Thread: Enterprise Pic
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Old January 20 2008, 04:22 AM   #371
aridas sofia
Rear Admiral
 
Re: Enterprise Pic

In response to the ongoing discussion of welders and polymers, space warps and starship construction techniques, cinematic vision and scientific speculation, I feel compelled to weigh in. I'm reticent to do so because I so enjoy reading what the rest of you have to say -- even those of you that I vehemently disagree with. I may think you're daft, but daft can be fun.

Anyhow, the debate between Borgus and Cary -- two posters that I particularly enjoy and usually find enlightening -- and that came to involve a number of other well-informed posters, has my goat. And my goat don't like to be had. So, a few comments:

This thing is a teaser, shown a year from the planned release of the film. We're going to pick it apart for clues to how it will tread on all these years of stuff we find so enjoyable. Like I said, I enjoy reading what you are writing, but I don't feel in any way competent to comment on this group's work until I see more. That is, unless there is ample evidence of some discrepancy or nonsense that implies a certain lack of care or attention. What I see is a retro, deco-inspired redesign of the original Enterprise, presumably at the time of its original construction, in a form very different from the one we know. I for one have no problem with this, as long as it is in service of a good story, and an interesting artistic vision that is attentive to the same profound powers of speculation exhibited by the original. For me, that's Star Trek. Anything else is something else. So... people that know me and my writing and speculations know full well that I have for a long time said I thought the Enterprise at launch should look pretty different from its TOS self.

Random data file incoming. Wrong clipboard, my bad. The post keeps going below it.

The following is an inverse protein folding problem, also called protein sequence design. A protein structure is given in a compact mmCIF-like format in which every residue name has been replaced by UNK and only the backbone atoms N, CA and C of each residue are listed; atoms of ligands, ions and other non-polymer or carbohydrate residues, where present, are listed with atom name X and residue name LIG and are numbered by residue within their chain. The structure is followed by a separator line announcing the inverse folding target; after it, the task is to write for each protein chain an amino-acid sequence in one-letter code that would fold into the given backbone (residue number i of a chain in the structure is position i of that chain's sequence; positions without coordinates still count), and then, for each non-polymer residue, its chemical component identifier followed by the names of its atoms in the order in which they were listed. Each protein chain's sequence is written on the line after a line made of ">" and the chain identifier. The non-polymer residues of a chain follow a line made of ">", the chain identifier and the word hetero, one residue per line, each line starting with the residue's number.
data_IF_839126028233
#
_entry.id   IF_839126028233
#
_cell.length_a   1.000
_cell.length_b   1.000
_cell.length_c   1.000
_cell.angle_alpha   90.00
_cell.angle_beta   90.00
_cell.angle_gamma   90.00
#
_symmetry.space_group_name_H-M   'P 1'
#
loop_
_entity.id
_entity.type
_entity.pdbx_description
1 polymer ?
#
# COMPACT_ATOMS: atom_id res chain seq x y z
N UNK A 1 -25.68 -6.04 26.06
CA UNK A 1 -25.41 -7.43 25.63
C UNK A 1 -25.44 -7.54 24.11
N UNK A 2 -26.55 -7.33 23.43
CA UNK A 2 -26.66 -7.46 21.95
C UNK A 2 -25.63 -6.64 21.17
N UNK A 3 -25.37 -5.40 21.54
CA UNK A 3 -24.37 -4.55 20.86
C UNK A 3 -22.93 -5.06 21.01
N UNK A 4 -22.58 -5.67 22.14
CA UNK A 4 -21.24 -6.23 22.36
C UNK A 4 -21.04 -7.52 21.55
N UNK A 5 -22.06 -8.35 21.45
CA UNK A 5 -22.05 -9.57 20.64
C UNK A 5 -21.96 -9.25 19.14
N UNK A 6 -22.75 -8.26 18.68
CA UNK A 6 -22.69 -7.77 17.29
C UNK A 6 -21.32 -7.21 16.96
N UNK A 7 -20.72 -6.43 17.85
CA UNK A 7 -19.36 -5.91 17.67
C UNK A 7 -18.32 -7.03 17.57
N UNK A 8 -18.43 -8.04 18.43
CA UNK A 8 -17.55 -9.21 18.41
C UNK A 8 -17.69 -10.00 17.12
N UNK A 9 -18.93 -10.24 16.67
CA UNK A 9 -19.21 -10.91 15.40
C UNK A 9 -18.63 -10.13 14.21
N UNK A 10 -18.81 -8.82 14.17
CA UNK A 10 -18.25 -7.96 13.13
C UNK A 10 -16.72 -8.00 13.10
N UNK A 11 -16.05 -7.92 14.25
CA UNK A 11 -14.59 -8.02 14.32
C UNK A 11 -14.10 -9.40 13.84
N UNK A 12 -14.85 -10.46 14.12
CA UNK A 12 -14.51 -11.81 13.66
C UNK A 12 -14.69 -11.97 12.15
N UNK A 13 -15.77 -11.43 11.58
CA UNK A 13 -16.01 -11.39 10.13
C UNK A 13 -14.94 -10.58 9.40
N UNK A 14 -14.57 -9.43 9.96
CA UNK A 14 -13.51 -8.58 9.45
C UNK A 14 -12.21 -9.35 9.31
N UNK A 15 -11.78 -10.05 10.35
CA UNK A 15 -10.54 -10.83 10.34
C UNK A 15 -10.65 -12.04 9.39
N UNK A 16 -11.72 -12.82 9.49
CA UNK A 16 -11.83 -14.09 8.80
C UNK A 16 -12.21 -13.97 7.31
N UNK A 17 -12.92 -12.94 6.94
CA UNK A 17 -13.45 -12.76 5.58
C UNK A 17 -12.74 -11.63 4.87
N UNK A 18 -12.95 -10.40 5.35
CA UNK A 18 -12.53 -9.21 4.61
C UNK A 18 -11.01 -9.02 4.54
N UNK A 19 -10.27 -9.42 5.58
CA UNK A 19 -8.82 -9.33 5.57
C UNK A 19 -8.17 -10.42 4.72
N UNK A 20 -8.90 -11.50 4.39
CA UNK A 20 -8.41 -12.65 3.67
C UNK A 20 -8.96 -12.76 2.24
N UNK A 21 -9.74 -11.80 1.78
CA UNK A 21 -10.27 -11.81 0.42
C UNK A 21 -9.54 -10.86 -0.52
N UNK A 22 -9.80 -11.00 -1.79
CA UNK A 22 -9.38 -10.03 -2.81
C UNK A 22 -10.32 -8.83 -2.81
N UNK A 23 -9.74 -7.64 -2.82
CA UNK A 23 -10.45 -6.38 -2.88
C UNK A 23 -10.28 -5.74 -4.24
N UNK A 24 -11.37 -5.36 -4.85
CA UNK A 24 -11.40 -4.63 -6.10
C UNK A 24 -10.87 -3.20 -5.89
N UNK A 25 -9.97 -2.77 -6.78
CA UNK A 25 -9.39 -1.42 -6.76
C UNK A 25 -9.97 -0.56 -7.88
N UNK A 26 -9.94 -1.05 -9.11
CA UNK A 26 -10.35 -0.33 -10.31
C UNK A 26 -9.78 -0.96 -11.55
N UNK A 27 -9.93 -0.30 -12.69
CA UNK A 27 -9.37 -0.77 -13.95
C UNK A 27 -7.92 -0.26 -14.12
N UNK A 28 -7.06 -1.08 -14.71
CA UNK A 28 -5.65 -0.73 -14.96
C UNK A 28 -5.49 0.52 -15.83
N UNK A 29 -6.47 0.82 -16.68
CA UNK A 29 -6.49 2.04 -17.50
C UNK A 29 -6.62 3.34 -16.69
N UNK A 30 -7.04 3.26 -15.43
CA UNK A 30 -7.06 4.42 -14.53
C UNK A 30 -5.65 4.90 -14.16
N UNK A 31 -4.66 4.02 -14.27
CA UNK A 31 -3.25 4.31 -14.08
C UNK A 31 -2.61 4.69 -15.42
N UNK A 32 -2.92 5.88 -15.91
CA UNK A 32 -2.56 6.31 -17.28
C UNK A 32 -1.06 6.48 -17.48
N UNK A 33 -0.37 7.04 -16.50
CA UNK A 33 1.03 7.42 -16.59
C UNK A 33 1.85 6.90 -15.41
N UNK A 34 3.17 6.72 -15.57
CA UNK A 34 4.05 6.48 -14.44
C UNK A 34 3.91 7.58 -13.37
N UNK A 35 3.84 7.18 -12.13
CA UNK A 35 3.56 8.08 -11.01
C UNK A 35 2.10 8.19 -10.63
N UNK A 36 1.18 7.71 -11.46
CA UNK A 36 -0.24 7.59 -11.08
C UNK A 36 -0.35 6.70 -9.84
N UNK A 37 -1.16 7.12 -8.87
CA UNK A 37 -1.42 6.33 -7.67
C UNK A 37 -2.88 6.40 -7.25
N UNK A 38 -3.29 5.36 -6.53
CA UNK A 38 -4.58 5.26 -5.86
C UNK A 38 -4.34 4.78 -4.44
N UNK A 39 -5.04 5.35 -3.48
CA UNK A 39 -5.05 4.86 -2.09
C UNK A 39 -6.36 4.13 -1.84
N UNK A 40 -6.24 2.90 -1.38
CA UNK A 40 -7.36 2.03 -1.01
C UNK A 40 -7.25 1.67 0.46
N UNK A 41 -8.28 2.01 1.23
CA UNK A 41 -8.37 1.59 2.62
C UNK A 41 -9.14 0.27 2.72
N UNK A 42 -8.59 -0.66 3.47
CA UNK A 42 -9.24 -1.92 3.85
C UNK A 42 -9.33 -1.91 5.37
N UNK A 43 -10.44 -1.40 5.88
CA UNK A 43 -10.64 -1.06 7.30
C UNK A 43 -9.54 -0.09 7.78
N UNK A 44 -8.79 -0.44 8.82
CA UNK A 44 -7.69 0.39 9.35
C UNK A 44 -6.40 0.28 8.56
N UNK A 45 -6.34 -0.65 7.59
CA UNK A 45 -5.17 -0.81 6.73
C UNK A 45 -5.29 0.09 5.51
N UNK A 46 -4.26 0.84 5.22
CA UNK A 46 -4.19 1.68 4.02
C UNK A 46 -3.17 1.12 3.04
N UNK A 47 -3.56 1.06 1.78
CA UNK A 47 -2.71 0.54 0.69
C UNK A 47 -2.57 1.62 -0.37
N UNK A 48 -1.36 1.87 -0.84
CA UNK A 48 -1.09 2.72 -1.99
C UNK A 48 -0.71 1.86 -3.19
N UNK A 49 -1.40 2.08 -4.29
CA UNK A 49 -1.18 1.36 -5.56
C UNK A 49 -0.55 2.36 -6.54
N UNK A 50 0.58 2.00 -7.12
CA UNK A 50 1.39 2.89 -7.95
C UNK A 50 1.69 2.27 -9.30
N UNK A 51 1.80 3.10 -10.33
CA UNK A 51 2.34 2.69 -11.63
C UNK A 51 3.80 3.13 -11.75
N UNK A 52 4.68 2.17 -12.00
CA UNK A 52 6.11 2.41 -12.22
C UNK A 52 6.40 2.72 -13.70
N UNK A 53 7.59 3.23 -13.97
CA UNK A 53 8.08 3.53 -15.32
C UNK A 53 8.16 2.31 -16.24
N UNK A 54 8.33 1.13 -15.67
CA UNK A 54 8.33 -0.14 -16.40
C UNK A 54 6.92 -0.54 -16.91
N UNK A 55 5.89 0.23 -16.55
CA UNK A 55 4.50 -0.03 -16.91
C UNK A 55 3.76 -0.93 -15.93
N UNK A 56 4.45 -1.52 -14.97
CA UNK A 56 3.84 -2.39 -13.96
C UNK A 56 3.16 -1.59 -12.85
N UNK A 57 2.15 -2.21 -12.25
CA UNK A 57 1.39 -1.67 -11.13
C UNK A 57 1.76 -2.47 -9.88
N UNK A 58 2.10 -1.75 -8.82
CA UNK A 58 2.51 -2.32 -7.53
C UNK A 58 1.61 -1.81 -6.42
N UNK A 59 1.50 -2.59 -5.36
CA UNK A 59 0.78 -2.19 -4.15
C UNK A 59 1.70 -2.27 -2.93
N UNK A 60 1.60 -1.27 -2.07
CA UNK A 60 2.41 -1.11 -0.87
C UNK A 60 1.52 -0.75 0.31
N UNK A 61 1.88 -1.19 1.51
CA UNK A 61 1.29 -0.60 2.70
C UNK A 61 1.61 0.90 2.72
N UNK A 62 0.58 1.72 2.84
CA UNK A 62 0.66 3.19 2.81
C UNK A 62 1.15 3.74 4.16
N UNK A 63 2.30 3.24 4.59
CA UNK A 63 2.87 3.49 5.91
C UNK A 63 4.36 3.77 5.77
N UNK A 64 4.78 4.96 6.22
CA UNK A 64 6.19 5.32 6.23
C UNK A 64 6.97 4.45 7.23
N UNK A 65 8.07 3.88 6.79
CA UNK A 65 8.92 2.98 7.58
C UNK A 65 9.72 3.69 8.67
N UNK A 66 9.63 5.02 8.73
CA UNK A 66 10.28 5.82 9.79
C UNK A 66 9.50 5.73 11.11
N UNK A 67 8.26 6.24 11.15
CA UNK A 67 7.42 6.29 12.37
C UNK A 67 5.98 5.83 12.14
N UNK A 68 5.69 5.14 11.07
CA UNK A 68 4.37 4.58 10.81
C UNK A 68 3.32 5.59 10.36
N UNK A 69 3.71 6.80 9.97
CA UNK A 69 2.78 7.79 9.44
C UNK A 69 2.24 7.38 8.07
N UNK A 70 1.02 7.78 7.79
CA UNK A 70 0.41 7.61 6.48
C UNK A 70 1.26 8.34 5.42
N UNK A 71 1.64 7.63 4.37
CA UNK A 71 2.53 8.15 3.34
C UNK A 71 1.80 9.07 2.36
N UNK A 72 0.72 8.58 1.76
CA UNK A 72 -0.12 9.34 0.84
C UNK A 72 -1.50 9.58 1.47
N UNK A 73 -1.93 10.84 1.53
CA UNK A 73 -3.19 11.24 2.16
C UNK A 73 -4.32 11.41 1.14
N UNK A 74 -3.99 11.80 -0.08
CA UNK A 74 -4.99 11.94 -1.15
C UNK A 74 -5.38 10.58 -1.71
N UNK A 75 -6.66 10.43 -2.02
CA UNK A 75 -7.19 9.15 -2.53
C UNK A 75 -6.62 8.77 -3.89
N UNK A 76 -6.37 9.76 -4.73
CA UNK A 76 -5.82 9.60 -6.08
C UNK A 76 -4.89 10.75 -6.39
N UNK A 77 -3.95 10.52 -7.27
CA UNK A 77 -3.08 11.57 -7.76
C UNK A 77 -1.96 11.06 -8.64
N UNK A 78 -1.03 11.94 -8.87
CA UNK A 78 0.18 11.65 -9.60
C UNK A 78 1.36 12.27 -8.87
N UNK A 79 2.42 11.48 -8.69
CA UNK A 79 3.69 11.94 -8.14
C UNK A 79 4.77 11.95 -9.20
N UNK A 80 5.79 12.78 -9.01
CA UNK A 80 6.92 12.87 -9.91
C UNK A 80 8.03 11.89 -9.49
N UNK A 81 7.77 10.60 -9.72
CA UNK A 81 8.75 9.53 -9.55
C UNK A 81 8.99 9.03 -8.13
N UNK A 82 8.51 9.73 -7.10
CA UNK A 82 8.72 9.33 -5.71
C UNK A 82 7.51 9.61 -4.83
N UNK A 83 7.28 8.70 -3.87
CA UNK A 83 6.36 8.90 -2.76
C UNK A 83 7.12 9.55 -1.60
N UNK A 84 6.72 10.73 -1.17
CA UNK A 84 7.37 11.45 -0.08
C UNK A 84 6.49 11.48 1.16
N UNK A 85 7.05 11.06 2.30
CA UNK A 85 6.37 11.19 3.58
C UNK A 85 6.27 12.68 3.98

And have gone through a TMP-level refit sometime before TOS.

Some of you argue that the ship from TOS is too far removed from the lines of the original to be the same, and I have to laugh. The very foundation of the show is science and technology that involves understanding and manipulation of gravity at a very fine level of precision. It involves not just manipulation of this fundamental force for the comfort of the crew, but in service of propulsion. And not just to push a ship through normal space. Paired with an equally impressive command of antigravity to create and sustain space warps. Alone, the antigravity powers deflectors and force fields. In short, these people have from episode one shown remarkable command and understanding of the most fundamental force in the universe. A force that we and our materials science can not even say we understand in any way other than its apparent effects. Not its essential substance, not its origins, and not the full scope of its cosmological role. But there on the other extreme is Starfleet, building and refitting starships with all that understanding at its command.